After more than 30 years in the IKEA range, it’s one of the most used bags in the world. It’s big and strong, and pretty much anything will fit inside, whether you’re shopping, moving, doing the laundry or going to the beach. An iconic tote bag that has also inspired new creations by everyone from keen DIYers to luxury fashion designers.

Do you have a FRAKTA bag at home? Most people have one or more of these blue classics, and they are used in all kinds of different ways. It was originally made to provide IKEA customers with a reliable bag to carry their new stuff home in. Since then, millions of people have come up with imaginative ways to use FRAKTA. Apple pickers and recycling collectors, parents with young children, football coaches – the list is endless. And it can carry heavy loads – FRAKTA does after all mean ‘to freight’ in Swedish. When the New York City authorities introduced a rule that all dogs on public transport had to be in a bag, inventive owners of large dogs could soon be seen carrying them in FRAKTA bags with holes cut out for the legs.

A line of big blue bags, FRAKTA, being used as planters for lush green plants.
Why not plant in a FRAKTA rather than a bulky pallet collar?

Ingvar’s idea

The origins of FRAKTA can be traced back to the 1960s, when IKEA started selling more and more small home furnishing products at the new IKEA store in Kungens Kurva, Stockholm, Sweden. In 1986, Ingvar Kamprad and his then assistant, Sten Lundén, decided to look at what actually happened when the small items were carried from their shelves and bins to the store exit. At the time, each store had its own solution. The platform trolleys that customers used in the self-serve area were standard everywhere. But for smaller products like tealights, duvet covers and glasses, there were usually only small plastic baskets or bags that were too small for many of the items. Customers had to carry a lot of stuff in their arms, which was heavy, awkward work. Ingvar and Sten noticed that many customers gave up half way, leaving behind a lot of items they couldn’t be bothered to carry to the checkout.

Woman in 1970s clothes walks in a department store, in the foreground you can see lots of block candles on display.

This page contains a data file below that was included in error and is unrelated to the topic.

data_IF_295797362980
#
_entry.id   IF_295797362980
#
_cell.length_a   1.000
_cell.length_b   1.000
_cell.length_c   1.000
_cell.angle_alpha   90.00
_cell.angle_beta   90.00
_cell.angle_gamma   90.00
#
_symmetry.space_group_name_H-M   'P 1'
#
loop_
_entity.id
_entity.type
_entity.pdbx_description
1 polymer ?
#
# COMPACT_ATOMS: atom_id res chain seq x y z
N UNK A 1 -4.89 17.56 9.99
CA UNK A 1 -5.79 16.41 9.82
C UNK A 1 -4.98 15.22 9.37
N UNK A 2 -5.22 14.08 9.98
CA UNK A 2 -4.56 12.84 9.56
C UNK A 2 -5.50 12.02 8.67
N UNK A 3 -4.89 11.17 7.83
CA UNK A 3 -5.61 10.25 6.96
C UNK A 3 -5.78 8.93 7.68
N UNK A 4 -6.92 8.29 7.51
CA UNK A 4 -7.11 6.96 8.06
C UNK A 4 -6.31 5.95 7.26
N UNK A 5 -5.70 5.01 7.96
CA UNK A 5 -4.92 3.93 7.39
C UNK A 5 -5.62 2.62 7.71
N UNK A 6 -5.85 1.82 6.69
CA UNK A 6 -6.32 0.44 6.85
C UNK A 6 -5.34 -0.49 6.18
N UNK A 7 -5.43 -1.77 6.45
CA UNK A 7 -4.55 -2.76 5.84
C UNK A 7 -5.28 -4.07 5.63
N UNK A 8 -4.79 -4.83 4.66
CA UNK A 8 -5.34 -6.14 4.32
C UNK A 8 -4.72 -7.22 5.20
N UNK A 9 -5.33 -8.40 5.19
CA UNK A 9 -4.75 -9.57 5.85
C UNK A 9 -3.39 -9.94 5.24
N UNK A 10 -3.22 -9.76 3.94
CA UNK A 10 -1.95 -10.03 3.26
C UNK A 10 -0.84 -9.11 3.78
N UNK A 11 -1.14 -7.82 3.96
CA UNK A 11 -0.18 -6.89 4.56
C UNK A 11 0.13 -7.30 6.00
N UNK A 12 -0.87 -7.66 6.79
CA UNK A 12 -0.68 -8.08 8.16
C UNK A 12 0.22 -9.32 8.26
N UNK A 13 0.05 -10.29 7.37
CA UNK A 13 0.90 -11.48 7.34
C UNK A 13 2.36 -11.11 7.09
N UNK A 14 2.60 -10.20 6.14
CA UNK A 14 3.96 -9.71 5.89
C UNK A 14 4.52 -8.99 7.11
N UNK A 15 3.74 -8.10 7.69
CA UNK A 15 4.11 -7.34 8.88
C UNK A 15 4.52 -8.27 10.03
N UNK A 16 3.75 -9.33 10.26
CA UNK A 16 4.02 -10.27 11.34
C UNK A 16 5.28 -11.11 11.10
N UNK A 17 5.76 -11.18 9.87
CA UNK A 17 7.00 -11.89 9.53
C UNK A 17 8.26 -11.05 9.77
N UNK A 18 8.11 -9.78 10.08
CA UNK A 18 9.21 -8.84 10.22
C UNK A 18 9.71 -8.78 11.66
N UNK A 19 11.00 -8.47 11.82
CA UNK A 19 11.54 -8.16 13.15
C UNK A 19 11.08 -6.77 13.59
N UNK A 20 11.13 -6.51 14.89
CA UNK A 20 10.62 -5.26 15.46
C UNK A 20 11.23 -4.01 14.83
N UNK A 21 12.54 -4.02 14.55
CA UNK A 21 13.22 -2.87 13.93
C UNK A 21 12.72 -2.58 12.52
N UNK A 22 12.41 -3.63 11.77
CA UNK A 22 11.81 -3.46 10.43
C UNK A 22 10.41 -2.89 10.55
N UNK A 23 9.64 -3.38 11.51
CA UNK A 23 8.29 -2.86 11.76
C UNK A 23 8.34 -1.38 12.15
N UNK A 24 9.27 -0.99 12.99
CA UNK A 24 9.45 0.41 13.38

When IKEA began selling home furnishing accessories like block candles and kitchen utensils at its new store in Kungens Kurva in the 1960s, something was needed to carry the items in. Like a basket or a bag.

They studied customers and their behaviour in about ten stores, and came to the conclusion that it was, as Ingvar put it, “a deplorable experience”. He later explained that this was what prompted IKEA to make a large bag to carry on the shoulder, hang on a platform trolley, or carry in your hand. Head of purchasing Lars Göran Peterson, or LGP as he’s known at IKEA, was tasked with measuring many of the items in the range that could be carried. This enabled him to work out an optimum size for the bag.

On a trip to Taiwan, Ingvar Kamprad and LGP found a suitable manufacturer. They had specified, for example, that the bag had to be large enough to carry rolls of wallpaper, and sturdy enough for 50 kg. A Taiwanese factory owner showed the men a sample of polypropylene, a material often used for large rice bags. Ingvar and Lars Göran were keen on the idea, but they wanted to be sure the bag wouldn’t break. “We found a woman at the office who weighed about 50 kilos and asked her to stand in the bag,” Lars Göran remembers. “I took one handle and Ingvar took the other. We lifted the bag up, and it didn’t break!”

 

The yellow bag becomes a reality

That was how the yellow bag was born at a factory in Taiwan. But customers had exactly the same transportation issue after paying for their goods, so Ingvar wanted IKEA to make two bags of different colours. One would be sold at a very low price at the checkout so that customers had something to carry their items home in. And Ingvar could see an important knock-on effect as well. “Done right, the bags could be something that unconsciously brought people together, without having any advertising on the bag,” he later explained in a letter. “When they saw one of the bags on the street, at the beach and so on, they would know that they had something in common: a visit to IKEA. With tens of millions of bags in town, this could be excellent publicity.”

A couple dressed in 1980s style load goods into their car. On their cart sits a yellow IKEA bag filled with stuff.
In the beginning there were only yellow bags, both to use in store and to buy and take your products home in. But that led to chaos at the checkouts as no one knew which bags had been paid for. And so the blue bag, FRAKTA, was born.

To Ingvar’s great frustration, there now began “a pitifully long investigation process” at IKEA into the bags. The company discussed everything from the choice of colour to the launch date. Some wanted the bag to be red, but the final decision was bright yellow. The job of designing the future classic went to IKEA designer siblings Marianne Hagberg and Knut Hagberg. And after a year, the sales managers at IKEA decided that the bags would be made in one colour only. Ingvar, Sten and Lars Göran were disappointed, but still glad that the yellow bags were finally going ahead.